Salt and pepper . . . ice cream?!

Great little recipe has the smallest ingredient list possible and everything else big: flavor, creativity, wow factor. That means five ingredients or less — not including water, salt, black pepper, and some fats (like oil and butter), because we’re assuming you’ve covered them. Inspired by the column, the Big little recipes recipe book is available now.


Salt and pepper are commonplace in savory recipes, so much so that they’re often abbreviated as S&P, like a dear friend signing an email with a single initial. The other letters are unnecessary. You know who they are.

This is especially true in large savory little recipes, where there may only be a few other ingredients. Like tuna, avocado, bread and lemon. Or pasta, onions and butter.

But by changing the context, salt and pepper can raise your voice, demand your attention, tell you to listen. Just switch from dinner to dessert. My favorite dessert, actually: ice cream.

In the United States, Vanilla is treated as the default spoon, the canvas on which you draw hot fudge, sprinkles, or whipped cream. But vanilla is not vanilla, it’s vanilla. You know? As Sohla El-Waylly says, “I’m offended when something bland is called ‘vanilla.’ Good vanilla is anything but boring. It’s sultry, floral, and exudes nostalgia.”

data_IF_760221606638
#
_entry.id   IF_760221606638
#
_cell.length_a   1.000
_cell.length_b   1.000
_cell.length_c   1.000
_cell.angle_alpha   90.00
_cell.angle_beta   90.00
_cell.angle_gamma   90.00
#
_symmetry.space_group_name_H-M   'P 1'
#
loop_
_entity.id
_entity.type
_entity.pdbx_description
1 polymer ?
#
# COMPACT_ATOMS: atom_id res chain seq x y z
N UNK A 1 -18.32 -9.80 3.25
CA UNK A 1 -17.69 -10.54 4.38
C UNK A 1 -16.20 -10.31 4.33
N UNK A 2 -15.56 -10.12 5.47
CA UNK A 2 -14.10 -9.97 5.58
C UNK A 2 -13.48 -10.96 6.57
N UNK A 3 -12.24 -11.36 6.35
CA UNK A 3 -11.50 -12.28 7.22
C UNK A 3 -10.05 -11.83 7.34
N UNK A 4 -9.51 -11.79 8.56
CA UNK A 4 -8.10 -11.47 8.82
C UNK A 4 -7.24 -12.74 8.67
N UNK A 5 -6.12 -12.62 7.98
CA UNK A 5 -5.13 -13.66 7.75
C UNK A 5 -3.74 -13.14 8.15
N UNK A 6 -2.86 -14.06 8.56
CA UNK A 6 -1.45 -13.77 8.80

Likewise, Salt and Pepper are vibrant, earthy and full of punch. And taken for granted. Because their presence is obvious, we don’t even notice them, like a few coffee-drinking extras next to Jennifer Aniston drinking coffee at Central Perk. How many were there in “Friends”? How many of them can you remember?

Rich yet humble, cream and sugar are happy to let salt and pepper take center stage. At first, the contrast is striking. But once you settle in, it’s sweet meets salty and spicy, like the weather changing from hot to cold to hot, a deliciously confusing reminder that summer is almost here.

Recipe: Salt and pepper ice cream